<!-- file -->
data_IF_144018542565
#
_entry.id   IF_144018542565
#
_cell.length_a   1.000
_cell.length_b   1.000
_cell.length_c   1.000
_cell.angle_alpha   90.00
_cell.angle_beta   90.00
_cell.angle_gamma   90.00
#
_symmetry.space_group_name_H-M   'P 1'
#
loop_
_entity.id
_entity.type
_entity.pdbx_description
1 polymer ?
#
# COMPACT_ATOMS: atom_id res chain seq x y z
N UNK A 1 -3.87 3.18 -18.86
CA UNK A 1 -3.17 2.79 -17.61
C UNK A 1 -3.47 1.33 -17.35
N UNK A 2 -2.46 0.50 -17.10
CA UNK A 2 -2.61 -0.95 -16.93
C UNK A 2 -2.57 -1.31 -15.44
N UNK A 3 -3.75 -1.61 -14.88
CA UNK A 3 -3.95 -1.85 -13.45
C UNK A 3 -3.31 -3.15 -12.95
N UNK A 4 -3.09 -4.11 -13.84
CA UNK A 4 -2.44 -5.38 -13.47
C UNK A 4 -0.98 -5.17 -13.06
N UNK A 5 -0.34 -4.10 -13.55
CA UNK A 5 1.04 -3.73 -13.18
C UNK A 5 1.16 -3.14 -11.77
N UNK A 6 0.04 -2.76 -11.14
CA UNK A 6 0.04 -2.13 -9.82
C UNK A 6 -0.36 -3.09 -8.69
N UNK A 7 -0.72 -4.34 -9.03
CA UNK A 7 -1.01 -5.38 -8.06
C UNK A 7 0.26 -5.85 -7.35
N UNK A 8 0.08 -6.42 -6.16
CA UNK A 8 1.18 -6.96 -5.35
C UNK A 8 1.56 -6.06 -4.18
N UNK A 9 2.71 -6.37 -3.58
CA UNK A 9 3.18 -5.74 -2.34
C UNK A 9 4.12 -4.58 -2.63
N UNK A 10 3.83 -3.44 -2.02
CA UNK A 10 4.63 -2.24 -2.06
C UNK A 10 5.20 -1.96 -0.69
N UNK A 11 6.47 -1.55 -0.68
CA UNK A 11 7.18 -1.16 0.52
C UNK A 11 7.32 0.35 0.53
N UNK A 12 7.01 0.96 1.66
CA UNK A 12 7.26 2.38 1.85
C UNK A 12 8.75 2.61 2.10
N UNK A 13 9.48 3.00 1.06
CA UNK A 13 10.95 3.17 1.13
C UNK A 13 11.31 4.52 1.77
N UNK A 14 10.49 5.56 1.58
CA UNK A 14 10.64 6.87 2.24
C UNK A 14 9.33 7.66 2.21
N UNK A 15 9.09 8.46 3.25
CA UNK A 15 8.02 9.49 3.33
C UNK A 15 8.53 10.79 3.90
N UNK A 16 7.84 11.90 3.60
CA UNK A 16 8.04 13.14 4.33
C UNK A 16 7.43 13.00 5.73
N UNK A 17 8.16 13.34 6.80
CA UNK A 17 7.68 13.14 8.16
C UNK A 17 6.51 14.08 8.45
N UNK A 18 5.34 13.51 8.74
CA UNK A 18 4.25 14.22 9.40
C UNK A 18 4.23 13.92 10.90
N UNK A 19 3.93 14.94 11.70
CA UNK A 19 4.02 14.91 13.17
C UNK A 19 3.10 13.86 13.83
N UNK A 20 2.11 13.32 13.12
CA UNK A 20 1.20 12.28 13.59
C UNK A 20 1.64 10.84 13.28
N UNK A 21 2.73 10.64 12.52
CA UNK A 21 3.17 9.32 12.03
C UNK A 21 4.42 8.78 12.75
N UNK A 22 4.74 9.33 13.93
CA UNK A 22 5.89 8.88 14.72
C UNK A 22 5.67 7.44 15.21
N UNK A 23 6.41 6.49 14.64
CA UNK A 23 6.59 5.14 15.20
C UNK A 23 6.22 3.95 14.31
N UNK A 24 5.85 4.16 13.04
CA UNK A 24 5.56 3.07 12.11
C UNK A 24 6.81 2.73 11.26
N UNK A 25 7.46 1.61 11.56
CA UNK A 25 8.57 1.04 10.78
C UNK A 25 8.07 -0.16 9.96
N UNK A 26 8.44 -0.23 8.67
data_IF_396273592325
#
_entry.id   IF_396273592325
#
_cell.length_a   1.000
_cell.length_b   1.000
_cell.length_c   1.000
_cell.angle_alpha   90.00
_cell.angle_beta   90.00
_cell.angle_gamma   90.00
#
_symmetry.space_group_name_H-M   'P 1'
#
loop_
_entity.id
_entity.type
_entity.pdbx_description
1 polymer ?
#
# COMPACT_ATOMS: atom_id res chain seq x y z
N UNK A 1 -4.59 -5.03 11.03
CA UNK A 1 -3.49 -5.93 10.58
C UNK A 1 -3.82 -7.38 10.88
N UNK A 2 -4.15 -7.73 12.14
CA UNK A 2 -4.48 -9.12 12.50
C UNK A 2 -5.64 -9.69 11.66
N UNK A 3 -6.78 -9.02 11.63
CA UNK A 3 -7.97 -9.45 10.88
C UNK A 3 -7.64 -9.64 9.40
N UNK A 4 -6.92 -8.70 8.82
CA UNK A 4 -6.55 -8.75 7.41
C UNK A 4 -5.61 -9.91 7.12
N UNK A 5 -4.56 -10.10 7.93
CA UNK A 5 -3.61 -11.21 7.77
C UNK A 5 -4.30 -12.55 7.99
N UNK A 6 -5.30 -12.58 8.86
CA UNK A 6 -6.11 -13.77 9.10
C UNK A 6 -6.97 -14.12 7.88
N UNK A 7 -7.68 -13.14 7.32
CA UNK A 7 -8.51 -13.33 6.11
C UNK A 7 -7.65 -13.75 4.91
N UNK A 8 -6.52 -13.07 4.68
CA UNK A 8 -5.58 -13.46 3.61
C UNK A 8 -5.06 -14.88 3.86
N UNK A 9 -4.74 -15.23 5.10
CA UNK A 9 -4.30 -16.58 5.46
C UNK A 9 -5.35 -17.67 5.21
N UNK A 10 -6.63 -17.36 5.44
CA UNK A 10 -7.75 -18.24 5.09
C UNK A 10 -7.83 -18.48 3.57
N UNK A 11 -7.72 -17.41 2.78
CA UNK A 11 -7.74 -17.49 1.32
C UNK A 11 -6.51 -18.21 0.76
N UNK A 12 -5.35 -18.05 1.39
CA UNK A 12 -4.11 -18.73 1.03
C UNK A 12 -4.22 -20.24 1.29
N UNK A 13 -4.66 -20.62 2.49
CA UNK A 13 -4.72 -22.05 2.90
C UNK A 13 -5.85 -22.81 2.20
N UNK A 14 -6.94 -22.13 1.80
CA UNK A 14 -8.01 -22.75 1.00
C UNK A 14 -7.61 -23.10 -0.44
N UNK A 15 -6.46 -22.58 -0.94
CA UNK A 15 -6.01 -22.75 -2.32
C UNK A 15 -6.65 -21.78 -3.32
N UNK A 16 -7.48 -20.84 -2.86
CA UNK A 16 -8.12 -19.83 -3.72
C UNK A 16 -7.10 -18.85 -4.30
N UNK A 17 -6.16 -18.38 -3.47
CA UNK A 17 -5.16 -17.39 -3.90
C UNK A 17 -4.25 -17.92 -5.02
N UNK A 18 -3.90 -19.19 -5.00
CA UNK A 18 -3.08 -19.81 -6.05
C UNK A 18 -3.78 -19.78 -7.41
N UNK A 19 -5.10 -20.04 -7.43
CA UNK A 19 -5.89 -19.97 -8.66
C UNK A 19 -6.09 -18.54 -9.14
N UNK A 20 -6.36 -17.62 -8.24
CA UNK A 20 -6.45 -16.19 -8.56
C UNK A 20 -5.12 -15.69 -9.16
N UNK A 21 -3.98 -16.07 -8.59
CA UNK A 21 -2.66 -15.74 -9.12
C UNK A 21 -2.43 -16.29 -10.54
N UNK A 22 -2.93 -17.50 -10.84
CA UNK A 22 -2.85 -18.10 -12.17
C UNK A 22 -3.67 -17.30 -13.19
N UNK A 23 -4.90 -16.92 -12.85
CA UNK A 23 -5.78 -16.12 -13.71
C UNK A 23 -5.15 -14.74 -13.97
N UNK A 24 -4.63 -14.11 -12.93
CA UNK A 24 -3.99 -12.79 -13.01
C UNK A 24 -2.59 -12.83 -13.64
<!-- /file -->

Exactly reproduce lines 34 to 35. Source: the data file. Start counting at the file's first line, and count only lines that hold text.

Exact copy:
CA UNK A 5 1.04 -3.73 -13.18
C UNK A 5 1.16 -3.14 -11.77